It’s a family’s worst nightmare. A loved one dies unexpectedly while abroad. Not only do they have to handle the emotional shock, grief and turmoil, but they must now navigate their way through a system of rules and conventions that exist around bringing the body of their family member back home.
Such was the case for Pauline Mason whose brother Brian died tragically in a motorbike accident in Western Australia in September. Brian was living the dream and “living life to the absolute fullest” and his adventures were cut short when something became lodged in his rear wheel and he lost control of the bike.
Pauline spoke to Sean O’Rourke about how she received the life-altering news on the phone in a London cafe with her partner and mother. Pauline’s world was shattered, but at the same time, she had to think of the practicalities involved in finding Brian, who was on a trip 10 hours north of Perth, and bringing him home.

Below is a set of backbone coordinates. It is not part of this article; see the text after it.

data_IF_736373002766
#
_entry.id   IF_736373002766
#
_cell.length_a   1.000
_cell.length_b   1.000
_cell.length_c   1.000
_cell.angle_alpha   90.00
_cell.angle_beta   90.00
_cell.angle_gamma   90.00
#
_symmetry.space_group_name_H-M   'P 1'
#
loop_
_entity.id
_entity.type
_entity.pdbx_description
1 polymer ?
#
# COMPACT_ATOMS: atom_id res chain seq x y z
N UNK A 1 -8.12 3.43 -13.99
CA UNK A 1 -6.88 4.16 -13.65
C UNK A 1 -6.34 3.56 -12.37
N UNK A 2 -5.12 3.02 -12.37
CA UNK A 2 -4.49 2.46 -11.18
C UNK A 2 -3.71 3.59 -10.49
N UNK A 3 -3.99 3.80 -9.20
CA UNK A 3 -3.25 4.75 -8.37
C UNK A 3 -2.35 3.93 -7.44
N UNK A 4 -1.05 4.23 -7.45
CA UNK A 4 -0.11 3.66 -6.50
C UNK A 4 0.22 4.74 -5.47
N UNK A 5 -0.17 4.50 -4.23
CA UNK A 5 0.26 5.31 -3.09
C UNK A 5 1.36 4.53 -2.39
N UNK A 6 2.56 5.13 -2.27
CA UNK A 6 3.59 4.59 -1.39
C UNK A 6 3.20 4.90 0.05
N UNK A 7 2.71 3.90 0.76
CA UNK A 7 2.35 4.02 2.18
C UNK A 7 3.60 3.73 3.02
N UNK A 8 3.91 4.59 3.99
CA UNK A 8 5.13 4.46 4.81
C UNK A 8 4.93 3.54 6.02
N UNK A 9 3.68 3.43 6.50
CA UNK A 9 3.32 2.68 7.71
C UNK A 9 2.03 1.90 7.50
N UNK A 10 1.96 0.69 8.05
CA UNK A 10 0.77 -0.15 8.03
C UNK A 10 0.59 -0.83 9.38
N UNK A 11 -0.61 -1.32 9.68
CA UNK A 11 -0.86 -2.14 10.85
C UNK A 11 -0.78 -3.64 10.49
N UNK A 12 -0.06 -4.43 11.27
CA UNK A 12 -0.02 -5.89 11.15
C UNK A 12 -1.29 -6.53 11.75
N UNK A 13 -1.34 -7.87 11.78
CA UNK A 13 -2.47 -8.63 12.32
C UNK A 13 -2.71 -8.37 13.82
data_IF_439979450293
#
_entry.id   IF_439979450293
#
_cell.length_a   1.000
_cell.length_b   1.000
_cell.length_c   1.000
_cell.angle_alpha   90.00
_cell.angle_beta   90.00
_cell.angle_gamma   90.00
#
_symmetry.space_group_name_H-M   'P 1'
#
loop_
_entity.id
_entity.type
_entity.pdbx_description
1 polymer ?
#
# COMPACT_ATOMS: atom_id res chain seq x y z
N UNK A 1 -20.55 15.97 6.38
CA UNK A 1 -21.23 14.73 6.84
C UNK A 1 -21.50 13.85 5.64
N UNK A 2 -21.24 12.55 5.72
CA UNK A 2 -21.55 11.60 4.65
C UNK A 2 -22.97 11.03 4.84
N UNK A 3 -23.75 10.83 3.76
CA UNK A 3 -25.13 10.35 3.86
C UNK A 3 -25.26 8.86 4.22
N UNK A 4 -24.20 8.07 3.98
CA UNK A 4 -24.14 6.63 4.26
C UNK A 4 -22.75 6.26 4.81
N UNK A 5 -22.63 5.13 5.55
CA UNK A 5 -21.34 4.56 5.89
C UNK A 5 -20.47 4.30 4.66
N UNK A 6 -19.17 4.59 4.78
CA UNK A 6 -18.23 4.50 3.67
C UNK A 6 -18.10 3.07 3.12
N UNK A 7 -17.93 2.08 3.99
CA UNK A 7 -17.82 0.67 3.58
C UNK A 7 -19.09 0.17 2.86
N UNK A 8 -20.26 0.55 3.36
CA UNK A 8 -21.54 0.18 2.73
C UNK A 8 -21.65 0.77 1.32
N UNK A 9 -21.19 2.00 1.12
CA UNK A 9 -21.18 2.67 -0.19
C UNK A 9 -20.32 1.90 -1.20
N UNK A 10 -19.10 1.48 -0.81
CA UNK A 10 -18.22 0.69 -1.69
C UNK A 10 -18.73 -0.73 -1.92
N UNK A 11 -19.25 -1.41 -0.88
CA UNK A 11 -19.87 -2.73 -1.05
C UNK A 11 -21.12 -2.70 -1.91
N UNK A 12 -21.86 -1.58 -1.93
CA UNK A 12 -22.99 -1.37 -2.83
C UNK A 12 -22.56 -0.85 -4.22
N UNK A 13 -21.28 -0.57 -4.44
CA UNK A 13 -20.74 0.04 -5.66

“I was there sort of still on the phone to the police, breaking the news to my mother who was absolutely distraught but at the same time… all you think is, OK, he’s died but also you’re like, well where is he and what happens next you know because I’m so aware of how far away Australia is.”
Making the situation more difficult was the fact that Pauline received the news on a Saturday and the following Monday was a public holiday in Australia so nothing could happen for the family until the Tuesday. “I was there, standing in the middle of Kingston with my mother and my partner going, you know, he’s died and we’ve got no idea what to do,” said Pauline.
Sean also spoke to Heather McKeegan, Chairperson of Claddagh Association in Perth and Colin Bell of the Kevin Bell Repatriation Trust who came to the Mason family’s aid at this time.
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